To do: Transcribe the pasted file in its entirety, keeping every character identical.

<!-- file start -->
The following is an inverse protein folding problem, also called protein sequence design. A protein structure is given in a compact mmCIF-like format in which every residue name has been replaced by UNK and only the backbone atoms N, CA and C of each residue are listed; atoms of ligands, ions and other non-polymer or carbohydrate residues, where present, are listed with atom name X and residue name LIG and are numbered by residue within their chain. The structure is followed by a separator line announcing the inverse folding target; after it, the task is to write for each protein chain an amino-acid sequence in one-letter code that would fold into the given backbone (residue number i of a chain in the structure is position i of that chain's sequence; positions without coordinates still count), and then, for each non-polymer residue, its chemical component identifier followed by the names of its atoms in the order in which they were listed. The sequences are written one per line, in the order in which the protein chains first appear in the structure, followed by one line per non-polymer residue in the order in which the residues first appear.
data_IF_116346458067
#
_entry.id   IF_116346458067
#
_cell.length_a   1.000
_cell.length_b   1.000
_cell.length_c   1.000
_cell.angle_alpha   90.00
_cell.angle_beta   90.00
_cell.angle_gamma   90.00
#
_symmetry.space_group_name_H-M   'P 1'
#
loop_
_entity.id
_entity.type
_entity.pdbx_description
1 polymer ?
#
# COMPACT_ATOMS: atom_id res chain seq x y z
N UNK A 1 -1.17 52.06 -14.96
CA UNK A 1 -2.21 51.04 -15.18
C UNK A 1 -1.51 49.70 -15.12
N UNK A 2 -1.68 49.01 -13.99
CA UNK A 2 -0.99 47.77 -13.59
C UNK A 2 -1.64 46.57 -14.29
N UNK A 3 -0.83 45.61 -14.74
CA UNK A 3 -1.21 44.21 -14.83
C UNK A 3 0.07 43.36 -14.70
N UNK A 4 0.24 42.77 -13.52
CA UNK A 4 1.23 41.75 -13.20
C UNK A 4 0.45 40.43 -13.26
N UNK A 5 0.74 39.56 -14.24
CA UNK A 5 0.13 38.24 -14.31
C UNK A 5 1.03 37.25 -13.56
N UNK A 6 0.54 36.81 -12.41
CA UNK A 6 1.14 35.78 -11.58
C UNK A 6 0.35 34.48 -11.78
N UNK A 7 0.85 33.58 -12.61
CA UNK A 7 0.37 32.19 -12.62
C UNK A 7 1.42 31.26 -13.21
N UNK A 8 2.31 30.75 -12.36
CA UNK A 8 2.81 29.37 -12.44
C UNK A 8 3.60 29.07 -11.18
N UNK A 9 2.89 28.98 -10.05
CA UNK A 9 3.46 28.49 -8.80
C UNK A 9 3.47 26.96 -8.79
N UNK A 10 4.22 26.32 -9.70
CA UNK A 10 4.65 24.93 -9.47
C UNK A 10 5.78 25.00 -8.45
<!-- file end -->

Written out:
The following is an inverse protein folding problem, also called protein sequence design. A protein structure is given in a compact mmCIF-like format in which every residue name has been replaced by UNK and only the backbone atoms N, CA and C of each residue are listed; atoms of ligands, ions and other non-polymer or carbohydrate residues, where present, are listed with atom name X and residue name LIG and are numbered by residue within their chain. The structure is followed by a separator line announcing the inverse folding target; after it, the task is to write for each protein chain an amino-acid sequence in one-letter code that would fold into the given backbone (residue number i of a chain in the structure is position i of that chain's sequence; positions without coordinates still count), and then, for each non-polymer residue, its chemical component identifier followed by the names of its atoms in the order in which they were listed. The sequences are written one per line, in the order in which the protein chains first appear in the structure, followed by one line per non-polymer residue in the order in which the residues first appear.
data_IF_116346458067
#
_entry.id   IF_116346458067
#
_cell.length_a   1.000
_cell.length_b   1.000
_cell.length_c   1.000
_cell.angle_alpha   90.00
_cell.angle_beta   90.00
_cell.angle_gamma   90.00
#
_symmetry.space_group_name_H-M   'P 1'
#
loop_
_entity.id
_entity.type
_entity.pdbx_description
1 polymer ?
#
# COMPACT_ATOMS: atom_id res chain seq x y z
N UNK A 1 -1.17 52.06 -14.96
CA UNK A 1 -2.21 51.04 -15.18
C UNK A 1 -1.51 49.70 -15.12
N UNK A 2 -1.68 49.01 -13.99
CA UNK A 2 -0.99 47.77 -13.59
C UNK A 2 -1.64 46.57 -14.29
N UNK A 3 -0.83 45.61 -14.74
CA UNK A 3 -1.21 44.21 -14.83
C UNK A 3 0.07 43.36 -14.70
N UNK A 4 0.24 42.77 -13.52
CA UNK A 4 1.23 41.75 -13.20
C UNK A 4 0.45 40.43 -13.26
N UNK A 5 0.74 39.56 -14.24
CA UNK A 5 0.13 38.24 -14.31
C UNK A 5 1.03 37.25 -13.56
N UNK A 6 0.54 36.81 -12.41
CA UNK A 6 1.14 35.78 -11.58
C UNK A 6 0.35 34.48 -11.78
N UNK A 7 0.85 33.58 -12.61
CA UNK A 7 0.37 32.19 -12.62
C UNK A 7 1.42 31.26 -13.21
N UNK A 8 2.31 30.75 -12.36
CA UNK A 8 2.81 29.37 -12.44
C UNK A 8 3.60 29.07 -11.18
N UNK A 9 2.89 28.98 -10.05
CA UNK A 9 3.46 28.49 -8.80
C UNK A 9 3.47 26.96 -8.79
N UNK A 10 4.22 26.32 -9.70
CA UNK A 10 4.65 24.93 -9.47
C UNK A 10 5.78 25.00 -8.45